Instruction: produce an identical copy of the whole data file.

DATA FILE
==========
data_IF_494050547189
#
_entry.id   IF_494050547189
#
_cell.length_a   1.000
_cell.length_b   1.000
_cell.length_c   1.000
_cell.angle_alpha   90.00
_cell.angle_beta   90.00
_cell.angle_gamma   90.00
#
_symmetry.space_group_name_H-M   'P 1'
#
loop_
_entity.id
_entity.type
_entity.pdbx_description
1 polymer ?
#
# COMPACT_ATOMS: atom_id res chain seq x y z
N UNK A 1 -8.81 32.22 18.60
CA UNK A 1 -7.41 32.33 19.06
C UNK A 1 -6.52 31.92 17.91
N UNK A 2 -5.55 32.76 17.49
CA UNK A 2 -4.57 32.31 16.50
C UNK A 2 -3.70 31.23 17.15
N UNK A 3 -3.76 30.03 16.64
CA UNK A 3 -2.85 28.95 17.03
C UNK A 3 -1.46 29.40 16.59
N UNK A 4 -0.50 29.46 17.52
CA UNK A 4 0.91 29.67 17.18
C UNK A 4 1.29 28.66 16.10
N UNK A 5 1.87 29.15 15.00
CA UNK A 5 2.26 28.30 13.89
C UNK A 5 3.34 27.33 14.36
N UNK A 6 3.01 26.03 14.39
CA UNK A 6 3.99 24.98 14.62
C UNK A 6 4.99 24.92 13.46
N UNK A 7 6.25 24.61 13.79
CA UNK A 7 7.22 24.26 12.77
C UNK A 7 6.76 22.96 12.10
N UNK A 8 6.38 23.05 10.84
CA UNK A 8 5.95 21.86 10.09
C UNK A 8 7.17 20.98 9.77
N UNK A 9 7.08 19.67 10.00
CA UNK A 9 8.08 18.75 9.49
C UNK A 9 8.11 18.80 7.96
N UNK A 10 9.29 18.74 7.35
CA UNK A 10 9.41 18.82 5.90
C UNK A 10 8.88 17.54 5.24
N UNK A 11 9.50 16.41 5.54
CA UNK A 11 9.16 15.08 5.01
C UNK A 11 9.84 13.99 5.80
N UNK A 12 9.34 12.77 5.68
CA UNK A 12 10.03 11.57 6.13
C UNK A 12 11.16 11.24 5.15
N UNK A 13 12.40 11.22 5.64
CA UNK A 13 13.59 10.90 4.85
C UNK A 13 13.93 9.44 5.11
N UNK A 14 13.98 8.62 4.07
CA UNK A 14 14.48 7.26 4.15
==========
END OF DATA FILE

data_IF_494050547189
#
_entry.id   IF_494050547189
#
_cell.length_a   1.000
_cell.length_b   1.000
_cell.length_c   1.000
_cell.angle_alpha   90.00
_cell.angle_beta   90.00
_cell.angle_gamma   90.00
#
_symmetry.space_group_name_H-M   'P 1'
#
loop_
_entity.id
_entity.type
_entity.pdbx_description
1 polymer ?
#
# COMPACT_ATOMS: atom_id res chain seq x y z
N UNK A 1 -8.81 32.22 18.60
CA UNK A 1 -7.41 32.33 19.06
C UNK A 1 -6.52 31.92 17.91
N UNK A 2 -5.55 32.76 17.49
CA UNK A 2 -4.57 32.31 16.50
C UNK A 2 -3.70 31.23 17.15
N UNK A 3 -3.76 30.03 16.64
CA UNK A 3 -2.85 28.95 17.03
C UNK A 3 -1.46 29.40 16.59
N UNK A 4 -0.50 29.46 17.52
CA UNK A 4 0.91 29.67 17.18
C UNK A 4 1.29 28.66 16.10
N UNK A 5 1.87 29.15 15.00
CA UNK A 5 2.26 28.30 13.89
C UNK A 5 3.34 27.33 14.36
N UNK A 6 3.01 26.03 14.39
CA UNK A 6 3.99 24.98 14.62
C UNK A 6 4.99 24.92 13.46
N UNK A 7 6.25 24.61 13.79
CA UNK A 7 7.22 24.26 12.77
C UNK A 7 6.76 22.96 12.10
N UNK A 8 6.38 23.05 10.84
CA UNK A 8 5.95 21.86 10.09
C UNK A 8 7.17 20.98 9.77
N UNK A 9 7.08 19.67 10.00
CA UNK A 9 8.08 18.75 9.49
C UNK A 9 8.11 18.80 7.96
N UNK A 10 9.29 18.74 7.35
CA UNK A 10 9.41 18.82 5.90
C UNK A 10 8.88 17.54 5.24
N UNK A 11 9.50 16.41 5.54
CA UNK A 11 9.16 15.08 5.01
C UNK A 11 9.84 13.99 5.80
N UNK A 12 9.34 12.77 5.68
CA UNK A 12 10.03 11.57 6.13
C UNK A 12 11.16 11.24 5.15
N UNK A 13 12.40 11.22 5.64
CA UNK A 13 13.59 10.90 4.85
C UNK A 13 13.93 9.44 5.11
N UNK A 14 13.98 8.62 4.07
CA UNK A 14 14.48 7.26 4.15